Allyson Johnson

Pieces of my Mind

Archive for the category “Freeway Free”

Freeway Free in New Orleans: All that Tourist Stuff

20180520_145218docYou recognize this photo of the Cathedral Square in the French Quarter of New Orleans.  It could almost be a postcard if the cars would get out of the way and the sky be a bit bluer.  It was a warm day in May, and I was glad of the clouds.

 

You recognize these wrought – iron balconies in the French Quarter too.  A walking tour of the area between the Square and Bourbon Street has countless examples of this lovely lace work

.Of course, New Orleans means music.  We saw ragamuffins playing on washtubs, we saw street corner quartets, we sat on hard benches enthralled by the Preservation Hall Jazz Band, we were escorted to our restaurant by a second-line band.  Music is all over the French Quarter, and it’s all great!

 

And of course, there’s the food – Beignets and Bananas Foster and Jambalaya and Gumbo and so on deliciously, served in well-known trendy restaurants like NOLA and well-known traditional restaurants like Arnaud’s and Brennan’s, and not-so-well-known but still delicious hide-aways like The Court of Two Sisters.

 

And don’t neglect the simple pleasures of walking around the Quarter, peeking into garden courtyards, stumbling across artwork tucked away at the end of arched corridors, and gawking at window displays. Take your time.  New Orleans is a city for leisure – it’s too hot and humid to hurry!

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Hidden treasures: If you need an air-conditioned break, there are two fine exhibits tucked into the building just to the right of the cathedral as you face away from the square.  One details the how’s and why’s and consequences of Hurricane Katrina;  upstairs is a museum of Mardi Gras costumes.  Talk about contrast!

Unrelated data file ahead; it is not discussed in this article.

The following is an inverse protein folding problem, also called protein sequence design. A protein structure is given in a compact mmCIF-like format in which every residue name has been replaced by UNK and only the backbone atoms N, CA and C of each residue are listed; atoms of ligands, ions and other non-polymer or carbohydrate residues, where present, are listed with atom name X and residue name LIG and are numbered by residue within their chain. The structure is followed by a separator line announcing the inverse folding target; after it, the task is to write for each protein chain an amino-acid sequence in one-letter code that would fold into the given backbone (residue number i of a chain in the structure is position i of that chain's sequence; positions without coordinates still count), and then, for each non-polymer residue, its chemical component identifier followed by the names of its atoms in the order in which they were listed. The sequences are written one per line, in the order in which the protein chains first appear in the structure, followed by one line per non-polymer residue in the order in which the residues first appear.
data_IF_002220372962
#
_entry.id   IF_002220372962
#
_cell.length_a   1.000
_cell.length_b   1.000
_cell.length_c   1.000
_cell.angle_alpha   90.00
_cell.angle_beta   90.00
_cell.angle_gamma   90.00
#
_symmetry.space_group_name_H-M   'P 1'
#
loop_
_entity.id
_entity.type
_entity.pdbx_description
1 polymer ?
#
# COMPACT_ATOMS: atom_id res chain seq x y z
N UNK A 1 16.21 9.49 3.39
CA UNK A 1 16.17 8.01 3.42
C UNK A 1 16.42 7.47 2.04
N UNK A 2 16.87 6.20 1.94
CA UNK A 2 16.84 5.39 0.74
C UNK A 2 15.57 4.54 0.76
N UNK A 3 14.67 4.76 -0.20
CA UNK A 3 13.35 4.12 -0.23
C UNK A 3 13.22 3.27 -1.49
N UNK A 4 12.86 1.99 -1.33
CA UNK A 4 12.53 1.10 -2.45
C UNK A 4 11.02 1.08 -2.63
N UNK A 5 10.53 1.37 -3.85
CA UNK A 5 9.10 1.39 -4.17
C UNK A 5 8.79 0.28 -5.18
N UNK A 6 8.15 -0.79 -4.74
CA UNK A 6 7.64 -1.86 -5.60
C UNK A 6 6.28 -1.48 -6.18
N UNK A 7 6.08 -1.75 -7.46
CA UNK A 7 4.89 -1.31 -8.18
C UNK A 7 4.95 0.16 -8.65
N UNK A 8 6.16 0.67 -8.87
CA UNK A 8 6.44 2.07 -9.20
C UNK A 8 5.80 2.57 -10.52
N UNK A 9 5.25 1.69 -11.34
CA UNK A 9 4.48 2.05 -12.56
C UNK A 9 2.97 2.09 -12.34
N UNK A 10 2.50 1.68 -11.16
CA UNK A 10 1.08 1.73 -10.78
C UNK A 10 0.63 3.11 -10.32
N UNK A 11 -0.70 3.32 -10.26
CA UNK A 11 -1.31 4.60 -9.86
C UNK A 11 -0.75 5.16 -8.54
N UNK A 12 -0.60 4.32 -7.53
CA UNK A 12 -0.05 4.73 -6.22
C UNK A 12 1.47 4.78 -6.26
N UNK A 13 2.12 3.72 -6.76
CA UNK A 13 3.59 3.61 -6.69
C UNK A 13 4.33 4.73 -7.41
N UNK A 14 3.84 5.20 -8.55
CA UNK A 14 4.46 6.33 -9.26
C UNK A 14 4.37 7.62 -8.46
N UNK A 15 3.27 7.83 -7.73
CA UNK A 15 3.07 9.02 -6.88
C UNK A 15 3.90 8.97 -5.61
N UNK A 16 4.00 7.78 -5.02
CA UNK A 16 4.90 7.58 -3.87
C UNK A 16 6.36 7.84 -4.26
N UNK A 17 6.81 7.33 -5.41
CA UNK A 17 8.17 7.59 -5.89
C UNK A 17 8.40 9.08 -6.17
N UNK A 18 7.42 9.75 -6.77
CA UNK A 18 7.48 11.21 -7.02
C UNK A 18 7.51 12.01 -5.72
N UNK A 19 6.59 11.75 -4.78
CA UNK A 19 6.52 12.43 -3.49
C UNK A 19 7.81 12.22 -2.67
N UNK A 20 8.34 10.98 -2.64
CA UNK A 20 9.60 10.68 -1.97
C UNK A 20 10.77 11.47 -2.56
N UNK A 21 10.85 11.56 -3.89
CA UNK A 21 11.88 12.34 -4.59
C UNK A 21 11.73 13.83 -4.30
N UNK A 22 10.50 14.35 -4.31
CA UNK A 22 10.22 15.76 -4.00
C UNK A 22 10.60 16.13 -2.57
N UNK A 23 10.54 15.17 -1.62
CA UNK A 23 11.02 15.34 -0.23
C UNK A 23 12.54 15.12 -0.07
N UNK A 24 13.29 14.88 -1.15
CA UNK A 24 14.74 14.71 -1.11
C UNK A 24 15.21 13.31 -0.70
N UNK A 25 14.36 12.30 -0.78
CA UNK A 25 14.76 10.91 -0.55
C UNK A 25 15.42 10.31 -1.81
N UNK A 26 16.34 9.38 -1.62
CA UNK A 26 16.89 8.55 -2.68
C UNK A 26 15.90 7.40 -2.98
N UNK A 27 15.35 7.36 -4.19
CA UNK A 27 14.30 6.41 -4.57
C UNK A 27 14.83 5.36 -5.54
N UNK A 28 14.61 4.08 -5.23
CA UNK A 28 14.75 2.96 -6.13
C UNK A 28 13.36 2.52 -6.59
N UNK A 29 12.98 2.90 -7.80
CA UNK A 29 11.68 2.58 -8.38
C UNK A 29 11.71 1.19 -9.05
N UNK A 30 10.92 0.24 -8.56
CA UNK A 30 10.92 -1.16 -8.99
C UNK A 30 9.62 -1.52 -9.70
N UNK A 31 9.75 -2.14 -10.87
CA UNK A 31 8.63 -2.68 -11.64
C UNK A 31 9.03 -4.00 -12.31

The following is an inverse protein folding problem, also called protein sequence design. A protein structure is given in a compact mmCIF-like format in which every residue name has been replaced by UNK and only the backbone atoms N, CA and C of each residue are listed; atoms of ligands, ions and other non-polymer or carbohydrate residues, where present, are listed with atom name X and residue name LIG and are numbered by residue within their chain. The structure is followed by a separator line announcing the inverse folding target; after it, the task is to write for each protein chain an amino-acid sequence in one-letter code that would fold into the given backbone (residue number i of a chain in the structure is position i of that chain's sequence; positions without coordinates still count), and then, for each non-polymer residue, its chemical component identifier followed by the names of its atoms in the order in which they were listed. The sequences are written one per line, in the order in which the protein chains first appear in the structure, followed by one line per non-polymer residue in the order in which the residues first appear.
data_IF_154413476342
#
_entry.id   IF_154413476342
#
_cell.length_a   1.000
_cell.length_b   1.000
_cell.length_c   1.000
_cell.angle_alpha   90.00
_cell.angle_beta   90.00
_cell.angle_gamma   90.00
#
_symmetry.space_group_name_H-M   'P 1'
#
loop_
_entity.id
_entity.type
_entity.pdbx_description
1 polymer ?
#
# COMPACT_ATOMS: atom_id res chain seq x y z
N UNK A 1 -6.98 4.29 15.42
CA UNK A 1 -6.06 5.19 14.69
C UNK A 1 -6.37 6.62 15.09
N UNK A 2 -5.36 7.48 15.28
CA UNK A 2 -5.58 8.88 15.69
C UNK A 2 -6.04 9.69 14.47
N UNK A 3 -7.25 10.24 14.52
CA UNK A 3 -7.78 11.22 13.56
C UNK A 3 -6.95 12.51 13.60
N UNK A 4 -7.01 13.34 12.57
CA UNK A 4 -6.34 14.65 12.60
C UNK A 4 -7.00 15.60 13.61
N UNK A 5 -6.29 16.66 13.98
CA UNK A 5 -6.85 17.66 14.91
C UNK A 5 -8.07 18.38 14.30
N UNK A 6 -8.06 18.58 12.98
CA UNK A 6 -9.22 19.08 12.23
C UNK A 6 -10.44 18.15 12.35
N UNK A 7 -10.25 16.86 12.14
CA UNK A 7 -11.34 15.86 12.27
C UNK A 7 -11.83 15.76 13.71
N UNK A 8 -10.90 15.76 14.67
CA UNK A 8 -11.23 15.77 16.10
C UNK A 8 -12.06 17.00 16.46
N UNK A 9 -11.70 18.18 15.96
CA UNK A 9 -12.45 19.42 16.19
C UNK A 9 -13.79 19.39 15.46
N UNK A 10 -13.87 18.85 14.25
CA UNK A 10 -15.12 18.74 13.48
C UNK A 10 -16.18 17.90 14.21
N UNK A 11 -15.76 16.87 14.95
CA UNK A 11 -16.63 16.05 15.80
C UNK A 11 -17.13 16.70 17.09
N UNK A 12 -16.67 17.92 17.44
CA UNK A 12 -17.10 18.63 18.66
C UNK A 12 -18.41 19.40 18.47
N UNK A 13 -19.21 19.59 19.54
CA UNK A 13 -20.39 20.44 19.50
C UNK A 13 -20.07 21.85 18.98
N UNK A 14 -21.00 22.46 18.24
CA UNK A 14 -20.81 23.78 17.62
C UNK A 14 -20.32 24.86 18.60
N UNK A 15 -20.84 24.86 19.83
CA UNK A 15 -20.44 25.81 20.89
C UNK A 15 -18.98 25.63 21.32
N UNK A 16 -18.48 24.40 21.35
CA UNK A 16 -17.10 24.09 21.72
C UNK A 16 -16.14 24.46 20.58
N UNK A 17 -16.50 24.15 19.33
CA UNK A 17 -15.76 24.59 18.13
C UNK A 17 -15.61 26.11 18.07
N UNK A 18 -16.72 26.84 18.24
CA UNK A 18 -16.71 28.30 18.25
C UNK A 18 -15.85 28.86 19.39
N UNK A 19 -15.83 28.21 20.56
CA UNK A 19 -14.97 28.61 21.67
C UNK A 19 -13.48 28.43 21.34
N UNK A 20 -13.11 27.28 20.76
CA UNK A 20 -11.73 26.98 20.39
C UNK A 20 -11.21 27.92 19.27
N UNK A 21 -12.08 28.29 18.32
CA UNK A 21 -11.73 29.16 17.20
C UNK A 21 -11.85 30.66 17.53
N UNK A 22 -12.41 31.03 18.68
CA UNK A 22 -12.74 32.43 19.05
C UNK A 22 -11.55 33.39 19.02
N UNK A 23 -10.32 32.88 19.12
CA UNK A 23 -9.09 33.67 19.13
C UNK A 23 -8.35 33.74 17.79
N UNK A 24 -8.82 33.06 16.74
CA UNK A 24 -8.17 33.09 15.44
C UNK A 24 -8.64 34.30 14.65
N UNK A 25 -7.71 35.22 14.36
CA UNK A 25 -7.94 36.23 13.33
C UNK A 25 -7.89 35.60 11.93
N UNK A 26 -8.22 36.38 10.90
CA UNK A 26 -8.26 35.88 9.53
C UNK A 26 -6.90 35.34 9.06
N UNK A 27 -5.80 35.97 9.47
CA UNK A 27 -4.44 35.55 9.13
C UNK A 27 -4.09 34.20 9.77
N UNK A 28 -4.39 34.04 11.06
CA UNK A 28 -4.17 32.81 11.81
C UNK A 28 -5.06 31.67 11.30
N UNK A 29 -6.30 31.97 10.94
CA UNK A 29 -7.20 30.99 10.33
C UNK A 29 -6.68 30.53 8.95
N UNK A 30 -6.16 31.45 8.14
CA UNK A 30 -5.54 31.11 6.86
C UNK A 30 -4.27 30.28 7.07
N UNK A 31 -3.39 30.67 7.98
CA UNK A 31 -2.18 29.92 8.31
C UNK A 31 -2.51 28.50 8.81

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Freeway Free in New Orleans: the National WWII Museum

20180519_092657webWhy, I wondered, is the National World War II Museum in New Orleans, rather then in one of the principal embarkation cities for the European or Pacific fronts?

DSC_6027a.jpg-0373webI guess I was not the only visitor with this question in my mind, as the neighboring plaque explains how A.J. Higgins’ design for landing boats “won the war for us” per Eisenhower, leading to the establishment of a D-Day museum in New Orleans, site of four Higgins plants.  Once the D-Day museum was established, widening its scope to include the rest of the war seemed sensible and cost-saving.  And the National World War II Museum is a true gem.